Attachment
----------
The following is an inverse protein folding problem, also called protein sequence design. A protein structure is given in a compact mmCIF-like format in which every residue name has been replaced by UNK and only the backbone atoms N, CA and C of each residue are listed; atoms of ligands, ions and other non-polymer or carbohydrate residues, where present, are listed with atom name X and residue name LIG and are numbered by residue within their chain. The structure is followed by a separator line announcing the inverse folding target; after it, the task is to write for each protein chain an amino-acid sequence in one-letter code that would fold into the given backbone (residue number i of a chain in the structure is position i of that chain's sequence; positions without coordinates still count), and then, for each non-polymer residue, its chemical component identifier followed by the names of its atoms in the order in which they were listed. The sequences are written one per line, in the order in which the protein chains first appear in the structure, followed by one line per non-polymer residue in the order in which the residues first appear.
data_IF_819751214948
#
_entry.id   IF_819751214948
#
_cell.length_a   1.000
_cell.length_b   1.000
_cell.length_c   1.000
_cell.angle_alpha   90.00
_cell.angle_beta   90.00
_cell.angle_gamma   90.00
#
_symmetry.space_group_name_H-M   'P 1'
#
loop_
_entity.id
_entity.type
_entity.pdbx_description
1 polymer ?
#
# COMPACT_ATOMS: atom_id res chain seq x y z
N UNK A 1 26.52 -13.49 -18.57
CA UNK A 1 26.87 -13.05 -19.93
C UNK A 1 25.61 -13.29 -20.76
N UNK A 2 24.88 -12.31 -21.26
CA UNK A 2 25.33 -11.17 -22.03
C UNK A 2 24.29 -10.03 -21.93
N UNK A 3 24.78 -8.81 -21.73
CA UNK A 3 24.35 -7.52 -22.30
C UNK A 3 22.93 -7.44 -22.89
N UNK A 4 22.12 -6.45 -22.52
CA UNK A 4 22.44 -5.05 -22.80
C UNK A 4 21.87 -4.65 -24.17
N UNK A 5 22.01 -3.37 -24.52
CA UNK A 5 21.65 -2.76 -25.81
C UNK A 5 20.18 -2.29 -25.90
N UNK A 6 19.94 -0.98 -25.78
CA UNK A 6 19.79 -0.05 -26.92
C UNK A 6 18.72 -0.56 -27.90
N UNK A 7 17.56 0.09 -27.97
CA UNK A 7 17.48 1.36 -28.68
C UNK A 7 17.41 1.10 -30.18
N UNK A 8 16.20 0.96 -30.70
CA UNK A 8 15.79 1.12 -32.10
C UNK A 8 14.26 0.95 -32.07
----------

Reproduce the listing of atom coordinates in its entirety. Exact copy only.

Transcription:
The following is an inverse protein folding problem, also called protein sequence design. A protein structure is given in a compact mmCIF-like format in which every residue name has been replaced by UNK and only the backbone atoms N, CA and C of each residue are listed; atoms of ligands, ions and other non-polymer or carbohydrate residues, where present, are listed with atom name X and residue name LIG and are numbered by residue within their chain. The structure is followed by a separator line announcing the inverse folding target; after it, the task is to write for each protein chain an amino-acid sequence in one-letter code that would fold into the given backbone (residue number i of a chain in the structure is position i of that chain's sequence; positions without coordinates still count), and then, for each non-polymer residue, its chemical component identifier followed by the names of its atoms in the order in which they were listed. The sequences are written one per line, in the order in which the protein chains first appear in the structure, followed by one line per non-polymer residue in the order in which the residues first appear.
data_IF_819751214948
#
_entry.id   IF_819751214948
#
_cell.length_a   1.000
_cell.length_b   1.000
_cell.length_c   1.000
_cell.angle_alpha   90.00
_cell.angle_beta   90.00
_cell.angle_gamma   90.00
#
_symmetry.space_group_name_H-M   'P 1'
#
loop_
_entity.id
_entity.type
_entity.pdbx_description
1 polymer ?
#
# COMPACT_ATOMS: atom_id res chain seq x y z
N UNK A 1 26.52 -13.49 -18.57
CA UNK A 1 26.87 -13.05 -19.93
C UNK A 1 25.61 -13.29 -20.76
N UNK A 2 24.88 -12.31 -21.26
CA UNK A 2 25.33 -11.17 -22.03
C UNK A 2 24.29 -10.03 -21.93
N UNK A 3 24.78 -8.81 -21.73
CA UNK A 3 24.35 -7.52 -22.30
C UNK A 3 22.93 -7.44 -22.89
N UNK A 4 22.12 -6.45 -22.52
CA UNK A 4 22.44 -5.05 -22.80
C UNK A 4 21.87 -4.65 -24.17
N UNK A 5 22.01 -3.37 -24.52
CA UNK A 5 21.65 -2.76 -25.81
C UNK A 5 20.18 -2.29 -25.90
N UNK A 6 19.94 -0.98 -25.78
CA UNK A 6 19.79 -0.05 -26.92
C UNK A 6 18.72 -0.56 -27.90
N UNK A 7 17.56 0.09 -27.97
CA UNK A 7 17.48 1.36 -28.68
C UNK A 7 17.41 1.10 -30.18
N UNK A 8 16.20 0.96 -30.70
CA UNK A 8 15.79 1.12 -32.10
C UNK A 8 14.26 0.95 -32.07